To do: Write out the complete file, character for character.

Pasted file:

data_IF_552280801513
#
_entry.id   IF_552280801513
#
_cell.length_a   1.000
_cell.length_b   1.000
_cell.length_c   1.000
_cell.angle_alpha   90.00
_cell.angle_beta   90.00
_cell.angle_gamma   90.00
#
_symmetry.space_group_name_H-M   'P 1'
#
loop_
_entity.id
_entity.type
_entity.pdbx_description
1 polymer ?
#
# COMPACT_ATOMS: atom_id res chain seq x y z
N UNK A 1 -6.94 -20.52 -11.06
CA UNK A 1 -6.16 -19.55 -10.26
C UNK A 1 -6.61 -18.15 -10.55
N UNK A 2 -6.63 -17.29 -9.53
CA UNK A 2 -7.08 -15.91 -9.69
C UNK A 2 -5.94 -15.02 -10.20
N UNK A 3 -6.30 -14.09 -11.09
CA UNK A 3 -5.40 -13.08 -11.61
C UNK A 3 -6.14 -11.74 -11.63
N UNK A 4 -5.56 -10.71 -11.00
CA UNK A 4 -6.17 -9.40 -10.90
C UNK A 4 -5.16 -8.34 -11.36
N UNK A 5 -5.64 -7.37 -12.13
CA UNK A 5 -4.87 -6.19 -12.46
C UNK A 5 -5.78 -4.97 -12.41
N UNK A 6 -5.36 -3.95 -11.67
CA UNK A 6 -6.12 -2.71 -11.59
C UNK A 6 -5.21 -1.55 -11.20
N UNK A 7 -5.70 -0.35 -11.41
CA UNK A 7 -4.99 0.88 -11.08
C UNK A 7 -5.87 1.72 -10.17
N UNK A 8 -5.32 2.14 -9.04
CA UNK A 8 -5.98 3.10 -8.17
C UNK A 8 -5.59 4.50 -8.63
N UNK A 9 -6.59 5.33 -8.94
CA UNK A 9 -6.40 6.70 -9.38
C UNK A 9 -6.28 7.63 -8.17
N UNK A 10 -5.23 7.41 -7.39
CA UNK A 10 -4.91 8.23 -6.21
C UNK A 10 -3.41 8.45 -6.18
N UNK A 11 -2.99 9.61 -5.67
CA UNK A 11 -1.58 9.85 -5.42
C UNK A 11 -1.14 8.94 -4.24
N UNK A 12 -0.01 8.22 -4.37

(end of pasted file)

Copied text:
data_IF_552280801513
#
_entry.id   IF_552280801513
#
_cell.length_a   1.000
_cell.length_b   1.000
_cell.length_c   1.000
_cell.angle_alpha   90.00
_cell.angle_beta   90.00
_cell.angle_gamma   90.00
#
_symmetry.space_group_name_H-M   'P 1'
#
loop_
_entity.id
_entity.type
_entity.pdbx_description
1 polymer ?
#
# COMPACT_ATOMS: atom_id res chain seq x y z
N UNK A 1 -6.94 -20.52 -11.06
CA UNK A 1 -6.16 -19.55 -10.26
C UNK A 1 -6.61 -18.15 -10.55
N UNK A 2 -6.63 -17.29 -9.53
CA UNK A 2 -7.08 -15.91 -9.69
C UNK A 2 -5.94 -15.02 -10.20
N UNK A 3 -6.30 -14.09 -11.09
CA UNK A 3 -5.40 -13.08 -11.61
C UNK A 3 -6.14 -11.74 -11.63
N UNK A 4 -5.56 -10.71 -11.00
CA UNK A 4 -6.17 -9.40 -10.90
C UNK A 4 -5.16 -8.34 -11.36
N UNK A 5 -5.64 -7.37 -12.13
CA UNK A 5 -4.87 -6.19 -12.46
C UNK A 5 -5.78 -4.97 -12.41
N UNK A 6 -5.36 -3.95 -11.67
CA UNK A 6 -6.12 -2.71 -11.59
C UNK A 6 -5.21 -1.55 -11.20
N UNK A 7 -5.70 -0.35 -11.41
CA UNK A 7 -4.99 0.88 -11.08
C UNK A 7 -5.87 1.72 -10.17
N UNK A 8 -5.32 2.14 -9.04
CA UNK A 8 -5.98 3.10 -8.17
C UNK A 8 -5.59 4.50 -8.63
N UNK A 9 -6.59 5.33 -8.94
CA UNK A 9 -6.40 6.70 -9.38
C UNK A 9 -6.28 7.63 -8.17
N UNK A 10 -5.23 7.41 -7.39
CA UNK A 10 -4.91 8.23 -6.21
C UNK A 10 -3.41 8.45 -6.18
N UNK A 11 -2.99 9.61 -5.67
CA UNK A 11 -1.58 9.85 -5.42
C UNK A 11 -1.14 8.94 -4.24
N UNK A 12 -0.01 8.22 -4.37